When you’re riding in the back end of a pitching rotation — especially one as volatile as the Phillies — things can tend to get a bit bumpy.
Jerome Williams has been in Sean O’Sullivan’s and now Severino Gonzalez’ shoes and says they’re usually not a comfortable fit.
When you’re the ace like Cole Hamels, everything’s laid out nicely. It’s almost etched in stone that you’ll take the mound every fifth day. But when you’re the No. 4 or 5 guy there’s no stability. You’re never sure when — or even if — your turn will come and often must adjust on the fly.
" I’ve been through that," said the 33-year-old Williams, a former first round draft pick now pitching for his seventh team. "I know how to keep myself prepared. It’s imbedded in my brain so I can do it without blinking."
But not always.
"It is tough when you’re a young guy," said Williams, who lost to the Phillies in his April 26, 2003 debut, then watched the Phils’ Kevin Millwood throw a no-hitter the following day. "At that time I didn’t know how to deal with it. It’s tough to swallow because you’re used to being that No. 1 or 2 guy in Triple-A and all of a sudden you’re the five-guy in the majors. You’ve got to re-learn some things.
"You just try and watch and learn from veterans."
While the fact you’re in "The Show" beats the alternative, it’s often a thankless job. The 22-year-old Gonzalez gets the call in Colorado Tuesday simply because Chad Billingsley went down with a shoulder sprain. A few weeks back Gonzalez was shelled in his major league debut, but pitched well enough to get the win in Miami five days later.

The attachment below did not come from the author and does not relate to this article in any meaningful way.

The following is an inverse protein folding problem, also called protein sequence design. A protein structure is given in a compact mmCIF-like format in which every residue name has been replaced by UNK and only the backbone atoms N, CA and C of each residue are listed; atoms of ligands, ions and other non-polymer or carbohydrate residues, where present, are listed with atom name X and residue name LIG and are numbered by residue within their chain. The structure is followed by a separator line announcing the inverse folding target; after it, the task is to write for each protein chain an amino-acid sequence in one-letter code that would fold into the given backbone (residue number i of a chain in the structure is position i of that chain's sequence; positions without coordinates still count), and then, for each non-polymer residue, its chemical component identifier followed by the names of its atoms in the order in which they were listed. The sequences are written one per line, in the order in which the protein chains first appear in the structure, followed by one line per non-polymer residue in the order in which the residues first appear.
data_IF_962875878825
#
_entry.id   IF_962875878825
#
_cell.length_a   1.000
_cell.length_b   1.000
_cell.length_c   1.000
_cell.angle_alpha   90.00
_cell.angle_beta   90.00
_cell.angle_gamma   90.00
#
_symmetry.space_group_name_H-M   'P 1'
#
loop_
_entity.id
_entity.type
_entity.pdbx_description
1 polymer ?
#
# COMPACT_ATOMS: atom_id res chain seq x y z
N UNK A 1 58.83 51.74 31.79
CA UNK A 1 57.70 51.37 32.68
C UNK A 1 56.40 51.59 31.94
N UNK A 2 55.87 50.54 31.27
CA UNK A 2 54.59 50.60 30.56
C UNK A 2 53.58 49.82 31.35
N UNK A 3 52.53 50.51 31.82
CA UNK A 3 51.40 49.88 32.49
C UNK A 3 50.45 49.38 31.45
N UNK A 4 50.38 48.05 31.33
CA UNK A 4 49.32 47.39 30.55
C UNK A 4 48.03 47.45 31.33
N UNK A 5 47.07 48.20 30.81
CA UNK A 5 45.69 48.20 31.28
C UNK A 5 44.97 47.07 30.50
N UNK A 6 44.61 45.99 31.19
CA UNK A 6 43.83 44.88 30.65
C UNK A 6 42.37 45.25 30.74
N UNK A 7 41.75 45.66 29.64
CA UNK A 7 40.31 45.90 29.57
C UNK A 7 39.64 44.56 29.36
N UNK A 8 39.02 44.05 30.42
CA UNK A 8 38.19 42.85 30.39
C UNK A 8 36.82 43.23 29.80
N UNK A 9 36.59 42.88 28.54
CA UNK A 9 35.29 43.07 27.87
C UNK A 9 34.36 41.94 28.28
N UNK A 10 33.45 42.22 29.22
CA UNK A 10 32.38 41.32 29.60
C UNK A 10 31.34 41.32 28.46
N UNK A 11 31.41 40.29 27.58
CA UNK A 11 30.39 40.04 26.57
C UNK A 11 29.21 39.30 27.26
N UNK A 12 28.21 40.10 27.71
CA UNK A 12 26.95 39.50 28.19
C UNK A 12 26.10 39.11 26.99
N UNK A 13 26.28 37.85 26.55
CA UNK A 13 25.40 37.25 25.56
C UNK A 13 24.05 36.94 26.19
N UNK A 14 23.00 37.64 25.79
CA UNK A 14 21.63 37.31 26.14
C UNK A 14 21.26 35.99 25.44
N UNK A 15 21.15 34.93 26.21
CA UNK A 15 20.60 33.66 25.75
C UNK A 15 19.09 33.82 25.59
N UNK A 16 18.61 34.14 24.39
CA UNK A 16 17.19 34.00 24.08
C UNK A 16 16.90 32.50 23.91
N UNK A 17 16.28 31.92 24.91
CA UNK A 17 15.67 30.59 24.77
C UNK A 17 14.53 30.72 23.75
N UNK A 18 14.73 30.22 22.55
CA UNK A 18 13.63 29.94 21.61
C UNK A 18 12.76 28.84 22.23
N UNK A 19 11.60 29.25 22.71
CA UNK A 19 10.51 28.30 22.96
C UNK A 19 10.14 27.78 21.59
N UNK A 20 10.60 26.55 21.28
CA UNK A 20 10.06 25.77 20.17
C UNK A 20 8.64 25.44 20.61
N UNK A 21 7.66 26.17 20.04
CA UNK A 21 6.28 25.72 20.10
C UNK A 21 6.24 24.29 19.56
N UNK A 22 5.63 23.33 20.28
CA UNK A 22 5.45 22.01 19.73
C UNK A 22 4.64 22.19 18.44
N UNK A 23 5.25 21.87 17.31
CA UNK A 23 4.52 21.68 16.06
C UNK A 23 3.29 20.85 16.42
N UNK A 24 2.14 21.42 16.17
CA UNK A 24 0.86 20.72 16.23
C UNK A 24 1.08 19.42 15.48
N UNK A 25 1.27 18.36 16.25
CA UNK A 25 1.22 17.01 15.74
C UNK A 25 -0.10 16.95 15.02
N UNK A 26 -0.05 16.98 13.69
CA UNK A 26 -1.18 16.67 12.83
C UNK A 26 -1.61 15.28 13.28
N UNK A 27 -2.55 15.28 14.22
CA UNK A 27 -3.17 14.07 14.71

His reward: a ticket back to Lehigh Valley.
"It’s part of the game," said the 30-year-old Billingsley, hours before learning his comeback from a torn flexor tendon and Tommy John surgery would be aborted for at least a month. "Guys go on the DL or someone gets healthy and they have to make a move. You can’t be naïve. You understand it’s a game and a business. As a ballplayer you can only control what you do. Keep performing for them and make a good impression, so that next time you’re gonna be that guy."
O’Sullivan knows that all too well.
"You fly into a situation where you haven’t been and maybe don’t have the same rapport with the catcher," said the 27-year-old O’Sullivan, who went more than four calendar years between big league wins. "And sometimes you have one opportunity to try and prove something. Sometimes you’re gonna show up, pitch and go back down regardless. So it’s more of a mental than physical grind. You just try and take it best you can and prepare a day at a time. But it’s really tough.’’
And as constant reminder, no matter how long you’ve established yourself, it can suddenly change. Considering the Phils went to spring training with a expected rotation of Hamels, Cliff Lee, Aaron Harang, Williams and David Buchanan and have already had to call on Billingsley, O’Sullivan and Gonzalez shows how tenuous putting a rotation together can be.
"It’s been awhile, but I’ve been in that position," said the 37-year-old Harang, referring to his early years. "I came to realize with Oakland when we had (Mark) Mulder, (Tim) Hudson and (Barry) Zito every single night they’d go 7, 8 or 9 innings. I was starting, but I was also long guy in the pen. If the fifth day would come and we’d have an off-day they’d bump me around.’’
That’s the typical life when you’re in the back end of the rotation, which Williams, O’Sullivan have already learned and Gonzalez is quickly finding out. Here today. As for tomorrow… we’ll have to see.
Cole Hamels, you have no idea how lucky you are.